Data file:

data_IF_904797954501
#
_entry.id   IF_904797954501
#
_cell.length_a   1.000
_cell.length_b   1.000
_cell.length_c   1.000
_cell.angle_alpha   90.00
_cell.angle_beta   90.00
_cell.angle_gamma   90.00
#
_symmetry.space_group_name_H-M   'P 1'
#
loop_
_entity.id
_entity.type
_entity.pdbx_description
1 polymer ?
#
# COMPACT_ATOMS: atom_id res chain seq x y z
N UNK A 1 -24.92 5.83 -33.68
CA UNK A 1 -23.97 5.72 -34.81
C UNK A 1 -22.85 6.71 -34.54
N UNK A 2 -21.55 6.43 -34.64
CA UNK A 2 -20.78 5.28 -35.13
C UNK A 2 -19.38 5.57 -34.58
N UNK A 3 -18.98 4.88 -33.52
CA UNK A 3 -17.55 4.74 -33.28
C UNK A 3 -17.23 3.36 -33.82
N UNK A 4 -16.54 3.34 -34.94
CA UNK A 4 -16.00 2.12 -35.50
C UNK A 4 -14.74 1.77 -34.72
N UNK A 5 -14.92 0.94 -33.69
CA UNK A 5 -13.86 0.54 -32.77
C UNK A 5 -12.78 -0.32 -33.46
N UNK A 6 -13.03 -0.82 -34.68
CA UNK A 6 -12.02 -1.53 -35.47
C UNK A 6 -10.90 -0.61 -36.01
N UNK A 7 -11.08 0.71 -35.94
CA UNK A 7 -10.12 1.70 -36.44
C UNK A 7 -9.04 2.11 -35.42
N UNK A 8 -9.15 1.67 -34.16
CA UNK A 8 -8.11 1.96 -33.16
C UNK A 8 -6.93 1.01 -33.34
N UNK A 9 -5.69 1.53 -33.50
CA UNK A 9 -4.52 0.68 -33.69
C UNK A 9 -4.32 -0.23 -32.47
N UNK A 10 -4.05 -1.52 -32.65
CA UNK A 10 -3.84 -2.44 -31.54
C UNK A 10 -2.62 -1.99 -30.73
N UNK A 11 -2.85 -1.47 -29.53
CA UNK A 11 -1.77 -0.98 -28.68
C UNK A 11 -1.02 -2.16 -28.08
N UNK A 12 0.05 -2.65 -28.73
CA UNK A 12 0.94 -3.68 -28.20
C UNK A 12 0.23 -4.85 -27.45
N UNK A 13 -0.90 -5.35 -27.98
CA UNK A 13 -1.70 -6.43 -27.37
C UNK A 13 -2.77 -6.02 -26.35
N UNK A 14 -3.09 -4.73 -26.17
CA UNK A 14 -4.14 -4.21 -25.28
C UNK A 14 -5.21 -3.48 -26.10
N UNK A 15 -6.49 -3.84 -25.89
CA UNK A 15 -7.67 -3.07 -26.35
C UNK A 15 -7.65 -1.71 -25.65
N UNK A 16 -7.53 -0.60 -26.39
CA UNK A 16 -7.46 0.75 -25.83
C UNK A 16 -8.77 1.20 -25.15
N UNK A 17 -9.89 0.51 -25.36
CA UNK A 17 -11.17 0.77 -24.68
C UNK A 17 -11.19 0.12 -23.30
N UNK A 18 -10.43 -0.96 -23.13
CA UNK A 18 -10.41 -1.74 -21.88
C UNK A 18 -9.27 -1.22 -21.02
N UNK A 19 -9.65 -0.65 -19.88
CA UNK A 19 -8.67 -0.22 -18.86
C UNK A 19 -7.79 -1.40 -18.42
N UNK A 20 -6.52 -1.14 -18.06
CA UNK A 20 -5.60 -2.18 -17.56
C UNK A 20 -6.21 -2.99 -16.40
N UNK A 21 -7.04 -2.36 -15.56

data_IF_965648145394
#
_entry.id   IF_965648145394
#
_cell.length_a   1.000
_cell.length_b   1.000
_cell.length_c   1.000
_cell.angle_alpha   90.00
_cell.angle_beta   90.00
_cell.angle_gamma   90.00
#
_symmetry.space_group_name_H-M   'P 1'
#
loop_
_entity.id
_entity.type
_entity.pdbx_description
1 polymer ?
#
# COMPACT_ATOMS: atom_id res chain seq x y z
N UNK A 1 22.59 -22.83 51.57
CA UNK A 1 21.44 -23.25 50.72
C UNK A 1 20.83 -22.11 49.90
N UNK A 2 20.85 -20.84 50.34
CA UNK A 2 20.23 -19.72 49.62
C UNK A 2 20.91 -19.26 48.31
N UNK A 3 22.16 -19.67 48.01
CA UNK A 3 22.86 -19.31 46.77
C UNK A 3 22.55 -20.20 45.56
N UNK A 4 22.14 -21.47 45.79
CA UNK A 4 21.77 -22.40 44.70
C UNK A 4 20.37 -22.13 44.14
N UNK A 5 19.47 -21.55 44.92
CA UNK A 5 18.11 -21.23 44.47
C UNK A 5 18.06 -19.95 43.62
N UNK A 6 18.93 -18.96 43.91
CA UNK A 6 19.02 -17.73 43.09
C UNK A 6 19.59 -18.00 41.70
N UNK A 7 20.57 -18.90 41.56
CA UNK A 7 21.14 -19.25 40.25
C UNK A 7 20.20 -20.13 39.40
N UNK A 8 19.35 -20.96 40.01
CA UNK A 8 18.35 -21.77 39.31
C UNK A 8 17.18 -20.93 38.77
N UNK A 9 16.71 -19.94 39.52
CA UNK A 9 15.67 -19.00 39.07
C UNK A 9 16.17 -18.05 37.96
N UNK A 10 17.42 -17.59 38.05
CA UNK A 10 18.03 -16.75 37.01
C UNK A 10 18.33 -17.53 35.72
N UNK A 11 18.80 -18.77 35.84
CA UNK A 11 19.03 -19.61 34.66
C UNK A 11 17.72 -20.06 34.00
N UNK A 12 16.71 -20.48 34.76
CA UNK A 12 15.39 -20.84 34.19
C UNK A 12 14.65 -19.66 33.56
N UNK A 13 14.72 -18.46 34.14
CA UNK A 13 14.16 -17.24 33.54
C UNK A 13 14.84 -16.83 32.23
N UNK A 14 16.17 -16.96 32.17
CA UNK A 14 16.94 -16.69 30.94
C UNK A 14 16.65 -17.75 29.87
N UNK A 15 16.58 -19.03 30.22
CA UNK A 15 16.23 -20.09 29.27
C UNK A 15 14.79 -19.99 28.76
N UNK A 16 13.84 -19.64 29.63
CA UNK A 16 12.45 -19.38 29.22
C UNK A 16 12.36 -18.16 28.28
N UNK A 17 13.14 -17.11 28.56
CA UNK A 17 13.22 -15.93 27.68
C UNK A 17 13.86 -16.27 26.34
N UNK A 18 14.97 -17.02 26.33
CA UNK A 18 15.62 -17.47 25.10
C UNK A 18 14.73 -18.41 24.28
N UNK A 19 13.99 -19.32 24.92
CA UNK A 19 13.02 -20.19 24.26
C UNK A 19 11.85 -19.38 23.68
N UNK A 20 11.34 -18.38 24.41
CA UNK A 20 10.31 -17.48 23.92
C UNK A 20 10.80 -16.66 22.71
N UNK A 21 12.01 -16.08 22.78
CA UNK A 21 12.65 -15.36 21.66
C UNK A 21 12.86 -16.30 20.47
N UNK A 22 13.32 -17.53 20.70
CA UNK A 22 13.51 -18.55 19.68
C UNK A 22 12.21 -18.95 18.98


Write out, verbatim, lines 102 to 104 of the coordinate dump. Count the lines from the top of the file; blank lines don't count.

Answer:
N UNK A 1 22.59 -22.83 51.57
CA UNK A 1 21.44 -23.25 50.72
C UNK A 1 20.83 -22.11 49.90